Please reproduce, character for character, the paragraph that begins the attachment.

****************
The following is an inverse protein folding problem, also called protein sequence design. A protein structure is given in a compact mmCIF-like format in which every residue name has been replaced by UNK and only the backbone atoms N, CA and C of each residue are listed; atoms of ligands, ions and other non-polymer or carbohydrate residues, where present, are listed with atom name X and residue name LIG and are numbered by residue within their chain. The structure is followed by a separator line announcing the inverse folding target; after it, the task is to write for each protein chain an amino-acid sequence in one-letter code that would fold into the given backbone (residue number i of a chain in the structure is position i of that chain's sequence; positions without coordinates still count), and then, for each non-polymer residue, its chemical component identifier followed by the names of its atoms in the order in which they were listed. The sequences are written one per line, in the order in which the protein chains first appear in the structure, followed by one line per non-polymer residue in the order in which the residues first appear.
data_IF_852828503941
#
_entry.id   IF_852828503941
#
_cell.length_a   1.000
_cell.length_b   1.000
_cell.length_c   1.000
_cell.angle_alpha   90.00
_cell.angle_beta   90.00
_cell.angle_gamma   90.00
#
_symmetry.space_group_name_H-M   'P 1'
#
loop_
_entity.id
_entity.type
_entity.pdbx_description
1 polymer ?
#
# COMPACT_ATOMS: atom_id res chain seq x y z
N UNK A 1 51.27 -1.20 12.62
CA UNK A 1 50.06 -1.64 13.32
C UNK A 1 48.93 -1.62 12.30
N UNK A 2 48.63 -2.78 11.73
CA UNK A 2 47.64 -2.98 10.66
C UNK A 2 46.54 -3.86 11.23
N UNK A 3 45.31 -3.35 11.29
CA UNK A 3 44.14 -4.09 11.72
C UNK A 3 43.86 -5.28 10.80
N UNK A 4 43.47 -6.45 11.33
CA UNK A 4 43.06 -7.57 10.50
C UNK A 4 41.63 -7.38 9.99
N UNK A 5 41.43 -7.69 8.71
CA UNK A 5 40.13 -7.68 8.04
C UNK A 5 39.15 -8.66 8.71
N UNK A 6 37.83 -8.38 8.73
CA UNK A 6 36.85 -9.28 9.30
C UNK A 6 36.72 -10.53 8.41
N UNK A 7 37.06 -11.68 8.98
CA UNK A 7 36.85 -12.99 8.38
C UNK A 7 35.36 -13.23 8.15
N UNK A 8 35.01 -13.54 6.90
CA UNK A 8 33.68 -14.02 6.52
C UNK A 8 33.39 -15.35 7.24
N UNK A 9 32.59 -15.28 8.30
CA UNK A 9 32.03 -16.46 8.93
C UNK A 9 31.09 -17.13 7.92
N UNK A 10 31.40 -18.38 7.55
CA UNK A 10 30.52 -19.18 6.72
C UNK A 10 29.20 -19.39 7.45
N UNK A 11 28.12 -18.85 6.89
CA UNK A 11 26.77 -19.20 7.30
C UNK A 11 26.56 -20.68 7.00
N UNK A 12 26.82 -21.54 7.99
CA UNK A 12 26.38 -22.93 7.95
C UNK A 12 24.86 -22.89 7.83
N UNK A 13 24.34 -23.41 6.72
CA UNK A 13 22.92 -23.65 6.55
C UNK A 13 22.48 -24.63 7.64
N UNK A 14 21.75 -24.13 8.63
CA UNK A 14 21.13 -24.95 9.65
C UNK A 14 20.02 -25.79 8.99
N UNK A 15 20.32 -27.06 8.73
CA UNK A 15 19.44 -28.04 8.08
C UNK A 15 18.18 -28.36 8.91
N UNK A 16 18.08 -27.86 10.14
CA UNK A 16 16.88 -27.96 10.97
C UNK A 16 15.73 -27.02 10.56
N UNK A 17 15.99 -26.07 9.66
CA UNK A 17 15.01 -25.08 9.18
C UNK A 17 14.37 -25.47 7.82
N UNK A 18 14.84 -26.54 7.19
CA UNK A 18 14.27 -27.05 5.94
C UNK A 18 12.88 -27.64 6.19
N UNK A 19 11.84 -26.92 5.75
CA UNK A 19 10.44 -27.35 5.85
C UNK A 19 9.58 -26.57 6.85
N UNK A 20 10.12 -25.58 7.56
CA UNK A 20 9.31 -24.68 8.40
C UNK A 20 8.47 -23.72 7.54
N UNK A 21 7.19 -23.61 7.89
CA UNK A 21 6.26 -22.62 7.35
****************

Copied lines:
The following is an inverse protein folding problem, also called protein sequence design. A protein structure is given in a compact mmCIF-like format in which every residue name has been replaced by UNK and only the backbone atoms N, CA and C of each residue are listed; atoms of ligands, ions and other non-polymer or carbohydrate residues, where present, are listed with atom name X and residue name LIG and are numbered by residue within their chain. The structure is followed by a separator line announcing the inverse folding target; after it, the task is to write for each protein chain an amino-acid sequence in one-letter code that would fold into the given backbone (residue number i of a chain in the structure is position i of that chain's sequence; positions without coordinates still count), and then, for each non-polymer residue, its chemical component identifier followed by the names of its atoms in the order in which they were listed. The sequences are written one per line, in the order in which the protein chains first appear in the structure, followed by one line per non-polymer residue in the order in which the residues first appear.